2013-08-30 10:04:29 AM  
9. Hi, there was too much text so I skipped to the bottom to find the big take-away.

Damn, these people are on to us. A tl;dr reference.
 
2013-08-30 10:04:52 AM  
 
2013-08-30 10:05:41 AM  
After skipping to number 9 and finding it concise and well-written, I went back and read the whole thing.

/Pleasantly surprised.
 
2013-08-30 10:06:22 AM  

Low Budget Dave: It just amazes me that Obama watched the ungodly quagmire in Iraq, and is actually sitting around thinking: "I should try some of that same strategy in Syria."


Really? That's what you think is happening? Shiat, the article this thread links to actually explains it pretty well. Besides nobody is talking about sending in ground troops and so far it sounds like a Libya like "no fly zone" is pretty unlikely too. Maybe MAYBE there will be a limited bombing campaign targeting Assad's chemical weapons plants.
 
2013-08-30 10:07:14 AM  

Cybernetic: TFA explicitly states, "There are no viable options," but seems OK with the idea of missile strikes as retribution for the chemical attacks.

Apparently, when there are no viable options, you just pick one of the non-viable ones and go with that.


Low Budget Dave: It just amazes me that Obama watched the ungodly quagmire in Iraq, and is actually sitting around thinking: "I should try some of that same strategy in Syria."


lockers: WaPo shills for intervention. What a huge cluster fark.


You should all go back and Read The Featured Article again, because, apparently, you forgot to read it the first time.
 
2013-08-30 10:09:03 AM  

Voiceofreason01: Low Budget Dave: It just amazes me that Obama watched the ungodly quagmire in Iraq, and is actually sitting around thinking: "I should try some of that same strategy in Syria."

Really? That's what you think is happening? Shiat, the article this thread links to actually explains it pretty well. Besides nobody is talking about sending in ground troops and so far it sounds like a Libya like "no fly zone" is pretty unlikely too. Maybe MAYBE there will be a limited bombing campaign targeting Assad's chemical weapons plants.


More likely, a strike utilizing missiles to eliminate the artillery and missile launchers in order to remove most of their ability to fire Chemical Weapons at each other.  And some punitive missile strikes on whichever side is found to have launched the first Chemical Weapon attack.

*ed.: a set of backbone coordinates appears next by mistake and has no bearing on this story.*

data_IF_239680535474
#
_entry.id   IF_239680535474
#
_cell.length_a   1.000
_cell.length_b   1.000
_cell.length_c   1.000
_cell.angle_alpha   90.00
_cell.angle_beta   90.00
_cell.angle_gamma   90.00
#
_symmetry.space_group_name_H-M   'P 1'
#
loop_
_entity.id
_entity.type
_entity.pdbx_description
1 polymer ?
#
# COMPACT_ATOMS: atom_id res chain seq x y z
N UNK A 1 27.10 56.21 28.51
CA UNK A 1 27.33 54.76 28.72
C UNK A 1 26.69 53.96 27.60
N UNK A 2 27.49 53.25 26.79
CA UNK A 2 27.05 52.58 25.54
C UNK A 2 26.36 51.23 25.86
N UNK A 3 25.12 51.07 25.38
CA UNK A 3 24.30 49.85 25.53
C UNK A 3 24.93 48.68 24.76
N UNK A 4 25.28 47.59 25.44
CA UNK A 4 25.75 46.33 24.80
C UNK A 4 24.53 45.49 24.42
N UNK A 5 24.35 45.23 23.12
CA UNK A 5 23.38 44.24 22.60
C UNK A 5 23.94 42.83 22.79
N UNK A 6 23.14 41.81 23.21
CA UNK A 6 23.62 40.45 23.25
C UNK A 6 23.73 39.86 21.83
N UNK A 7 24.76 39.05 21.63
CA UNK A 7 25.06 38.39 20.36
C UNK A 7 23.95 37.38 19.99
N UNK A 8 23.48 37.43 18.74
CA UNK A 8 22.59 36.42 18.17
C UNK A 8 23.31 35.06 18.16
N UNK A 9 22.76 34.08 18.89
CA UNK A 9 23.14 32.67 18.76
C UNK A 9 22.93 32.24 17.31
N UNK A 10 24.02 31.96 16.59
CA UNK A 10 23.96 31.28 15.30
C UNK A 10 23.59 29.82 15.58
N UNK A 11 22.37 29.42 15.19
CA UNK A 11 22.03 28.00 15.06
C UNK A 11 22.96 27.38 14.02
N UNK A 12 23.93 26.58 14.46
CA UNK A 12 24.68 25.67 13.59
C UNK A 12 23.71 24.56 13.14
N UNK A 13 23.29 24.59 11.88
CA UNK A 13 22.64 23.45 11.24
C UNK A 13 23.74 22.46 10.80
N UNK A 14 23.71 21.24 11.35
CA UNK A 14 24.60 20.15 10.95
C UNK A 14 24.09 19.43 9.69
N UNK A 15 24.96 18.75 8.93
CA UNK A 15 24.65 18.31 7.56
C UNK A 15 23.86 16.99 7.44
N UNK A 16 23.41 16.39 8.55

2013-08-30 10:10:16 AM  
It is the duty of the responsible nations to intervene in the affairs of the less responsible ones, that is what being an advanced nation is about.

We could just let the Syrians gas each other into oblivion but that is not the right thing to do. We have thousands of cruise missiles waiting for this very purpose. It would be mean spirited and cowardly not to punish the use of chemical weapons on a civilian population.
 
2013-08-30 10:10:22 AM  

Catsaregreen: Here's the WaPO's short answer for it (and everything else): It's the white man's fault for this.


Odd, that is not what I learned from the article. Although if you can name a nation (other than Canada) with peaceful artificial boundaries, let us know.
 
2013-08-30 10:12:00 AM  

Infernalist: More likely, a strike utilizing missiles to eliminate the artillery and missile launchers in order to remove most of their ability to fire Chemical Weapons at each other. And some punitive missile strikes on whichever side is found to have launched the first Chemical Weapon attack.


I would say in addition they are looking at limited strikes against command and control locations as well
 
2013-08-30 10:14:32 AM  
Seriously, why can't more articles about current events be written like this in major news outlets?  It breaks down the situation in simple language that everyone can understand.  It would help stem the tide of ignorance in this country.

I totally didn't realize the Russian hook in this situation, and now it makes it more clear to me that we shouldn't get involved AT ALL.

Eventually Syria is going to make a mistake, a big one, and Israel is going to start pummeling them.  THEN we get involved.
 
2013-08-30 10:16:15 AM  

MattyFridays: Eventually Syria is going to make a mistake, a big one, and Israel is going to start pummeling them. THEN we get involved.


Why wait, lets strike now so the Lebanese terrorists working as mercenaries can retaliate against Israel and then we can pound their military into dust
 
2013-08-30 10:16:36 AM  
The easy, simplistic answer is "b-b-b-but Iraq"! The truth is much closer to Kosovo. We need to do something or the costs will be worse. No troops, if things get that bad enough, I'll bet that Israel does that for us.
 
2013-08-30 10:16:39 AM